Convocation welcomes freshmen as they officially become Corban students and invites sophomores, juniors and seniors to celebrate the upcoming year.
And there I was, in the senior section, marveling at the ceremony unfolding before me and the people around me who are so close to finishing this race. However, unlike so many of my peers, this was my first time attending Convocation.
I came to Corban as a transfer student in a spring semester, so I missed my “freshman” convocation. For whatever reason, my sophomore year I decided not to attend. Since I am graduating this spring, I thought it would be time for me to finally attend my school’s convocation.
When I walked into the beyond capacity Psalm Center, I made my way over to the senior section. I was filled with as much anticipation as any freshman as I listened to the bagpipes and struggled to shout hellos to my friend sitting next to me.
In Corban-like fashion, the ceremony lacked a solemn or ostentatious atmosphere. Instead, it was filled with cheers and clapping as the professors, led by Jim Hills, marched proudly clad in colorful gowns.
President Nord spoke with eloquence and an occasional tear. ASB president Helena Miller addressed the student body with enthusiasm and empowerment. The students pledged commitment to excellence and example to each other. We sang. We clapped — and kept clapping for our favorite professors and our own class of peers.
I saw what everybody already knew: Convocation is the best way to start the school year reminding us of our privilege as college students and our enthusiasm to be back in the Corban community.
As I stood shoulder to shoulder with my colleagues and friends reciting a pledge, the words to which I have already forgotten, I felt the church of Christ come to earth. It was in these moments when we proudly declared “Corban” that we stood unified recognizing what our school’s name symbolizes and what our lives as students and people will be: a gift dedicated to God.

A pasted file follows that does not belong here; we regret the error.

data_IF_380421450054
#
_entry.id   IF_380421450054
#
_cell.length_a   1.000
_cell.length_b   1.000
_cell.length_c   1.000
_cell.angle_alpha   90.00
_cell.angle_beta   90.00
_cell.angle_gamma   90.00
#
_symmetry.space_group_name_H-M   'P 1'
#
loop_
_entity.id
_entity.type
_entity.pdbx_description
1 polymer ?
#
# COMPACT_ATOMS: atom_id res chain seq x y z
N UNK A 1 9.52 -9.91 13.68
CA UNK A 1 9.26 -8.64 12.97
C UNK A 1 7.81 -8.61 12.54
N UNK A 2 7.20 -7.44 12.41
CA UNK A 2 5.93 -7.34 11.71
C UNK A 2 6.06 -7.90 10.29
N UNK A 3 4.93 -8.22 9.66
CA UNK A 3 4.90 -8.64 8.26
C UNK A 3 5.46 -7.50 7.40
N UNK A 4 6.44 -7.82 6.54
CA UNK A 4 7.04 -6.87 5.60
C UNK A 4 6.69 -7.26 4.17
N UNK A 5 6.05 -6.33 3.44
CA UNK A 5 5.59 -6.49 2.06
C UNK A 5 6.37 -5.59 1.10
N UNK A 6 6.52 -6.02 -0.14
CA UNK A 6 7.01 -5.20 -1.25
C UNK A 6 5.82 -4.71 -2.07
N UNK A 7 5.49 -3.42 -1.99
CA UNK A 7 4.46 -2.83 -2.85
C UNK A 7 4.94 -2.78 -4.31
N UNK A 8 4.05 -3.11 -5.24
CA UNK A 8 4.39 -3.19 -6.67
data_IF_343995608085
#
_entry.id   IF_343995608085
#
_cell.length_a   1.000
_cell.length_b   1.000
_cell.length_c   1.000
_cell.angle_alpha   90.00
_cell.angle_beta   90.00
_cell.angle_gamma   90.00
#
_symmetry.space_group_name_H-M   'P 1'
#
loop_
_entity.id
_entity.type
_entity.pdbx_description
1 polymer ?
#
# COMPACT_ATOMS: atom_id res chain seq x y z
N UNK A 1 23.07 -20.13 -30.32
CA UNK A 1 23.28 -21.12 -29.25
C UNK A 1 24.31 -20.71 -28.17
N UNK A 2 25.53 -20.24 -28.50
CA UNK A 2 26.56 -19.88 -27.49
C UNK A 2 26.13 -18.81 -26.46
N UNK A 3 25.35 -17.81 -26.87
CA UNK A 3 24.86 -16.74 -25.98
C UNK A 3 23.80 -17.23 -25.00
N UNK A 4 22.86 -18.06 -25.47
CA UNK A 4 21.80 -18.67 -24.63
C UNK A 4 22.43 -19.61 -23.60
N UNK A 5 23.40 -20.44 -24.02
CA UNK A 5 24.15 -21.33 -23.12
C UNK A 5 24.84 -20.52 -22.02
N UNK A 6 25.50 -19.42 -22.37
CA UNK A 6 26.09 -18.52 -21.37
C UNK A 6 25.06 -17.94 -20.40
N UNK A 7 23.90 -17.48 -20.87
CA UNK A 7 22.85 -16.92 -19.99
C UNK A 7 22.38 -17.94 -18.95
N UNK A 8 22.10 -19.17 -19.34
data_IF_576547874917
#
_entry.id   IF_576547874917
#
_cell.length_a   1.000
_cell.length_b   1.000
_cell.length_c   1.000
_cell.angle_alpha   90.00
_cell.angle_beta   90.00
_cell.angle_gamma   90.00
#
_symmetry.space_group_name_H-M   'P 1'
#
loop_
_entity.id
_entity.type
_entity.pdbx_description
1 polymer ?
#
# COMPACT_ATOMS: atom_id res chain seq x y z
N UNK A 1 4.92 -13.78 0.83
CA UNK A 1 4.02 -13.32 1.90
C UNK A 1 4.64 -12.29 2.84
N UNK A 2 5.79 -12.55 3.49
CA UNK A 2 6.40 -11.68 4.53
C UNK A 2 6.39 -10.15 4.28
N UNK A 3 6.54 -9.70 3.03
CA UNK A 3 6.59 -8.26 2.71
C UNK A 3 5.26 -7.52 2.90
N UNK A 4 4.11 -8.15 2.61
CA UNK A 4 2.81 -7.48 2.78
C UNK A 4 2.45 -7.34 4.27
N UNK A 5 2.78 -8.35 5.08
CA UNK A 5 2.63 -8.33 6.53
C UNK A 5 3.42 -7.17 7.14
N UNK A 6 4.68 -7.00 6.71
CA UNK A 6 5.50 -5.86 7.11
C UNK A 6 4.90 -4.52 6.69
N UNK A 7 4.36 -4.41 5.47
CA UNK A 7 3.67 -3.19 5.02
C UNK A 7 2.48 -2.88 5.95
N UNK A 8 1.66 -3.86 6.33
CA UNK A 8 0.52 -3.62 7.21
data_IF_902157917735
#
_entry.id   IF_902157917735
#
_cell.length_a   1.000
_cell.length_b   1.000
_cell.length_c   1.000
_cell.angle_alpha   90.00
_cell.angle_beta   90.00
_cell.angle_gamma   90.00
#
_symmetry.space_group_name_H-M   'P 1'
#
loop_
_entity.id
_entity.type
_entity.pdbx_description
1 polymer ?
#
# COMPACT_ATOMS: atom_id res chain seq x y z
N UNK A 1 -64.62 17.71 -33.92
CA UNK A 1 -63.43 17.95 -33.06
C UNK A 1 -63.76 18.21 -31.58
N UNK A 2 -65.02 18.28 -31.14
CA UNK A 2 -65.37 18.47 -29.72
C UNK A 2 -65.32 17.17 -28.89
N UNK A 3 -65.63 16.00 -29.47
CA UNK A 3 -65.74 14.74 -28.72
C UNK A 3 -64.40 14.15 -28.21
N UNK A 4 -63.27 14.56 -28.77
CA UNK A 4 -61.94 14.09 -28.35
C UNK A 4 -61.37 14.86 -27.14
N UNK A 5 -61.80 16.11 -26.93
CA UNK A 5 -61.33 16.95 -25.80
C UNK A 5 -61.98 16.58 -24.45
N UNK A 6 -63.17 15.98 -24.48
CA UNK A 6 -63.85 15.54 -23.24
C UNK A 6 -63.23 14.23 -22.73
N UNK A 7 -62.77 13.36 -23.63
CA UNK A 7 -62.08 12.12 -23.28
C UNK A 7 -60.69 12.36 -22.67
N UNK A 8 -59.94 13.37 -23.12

We stood unified despite any problems we have with the administration or with each other personally. We stood unified despite the cultural, gender, ethnic, political and even religious differences we have. We stood unified as we promised to seek out God’s truth and see his wisdom revealed. We stood unified despite controversy, disagreements, brokenness and hurt.
The peak of the event came when an angelic choir of voices filled the chapel with “Be Thou My Vision.”
In all this, Corban’s mission to follow God’s heart was revealed.
As I stood staring at the small coin of remembrance I received, I realized how blessed I was to experience Convocation fully. I was awestruck by the ceremony and felt no feeling of monotony. Although I wish I could have experienced Convocation for all four years, I am still thankful this convocation was my first. I hope we all continue to embrace this ceremony of unification.
Here’s to a God-honoring, unified academic year. May Christ’s heart be revealed as it was at Convocation.
(Photos by Ramona Hernandez and Kira McClary)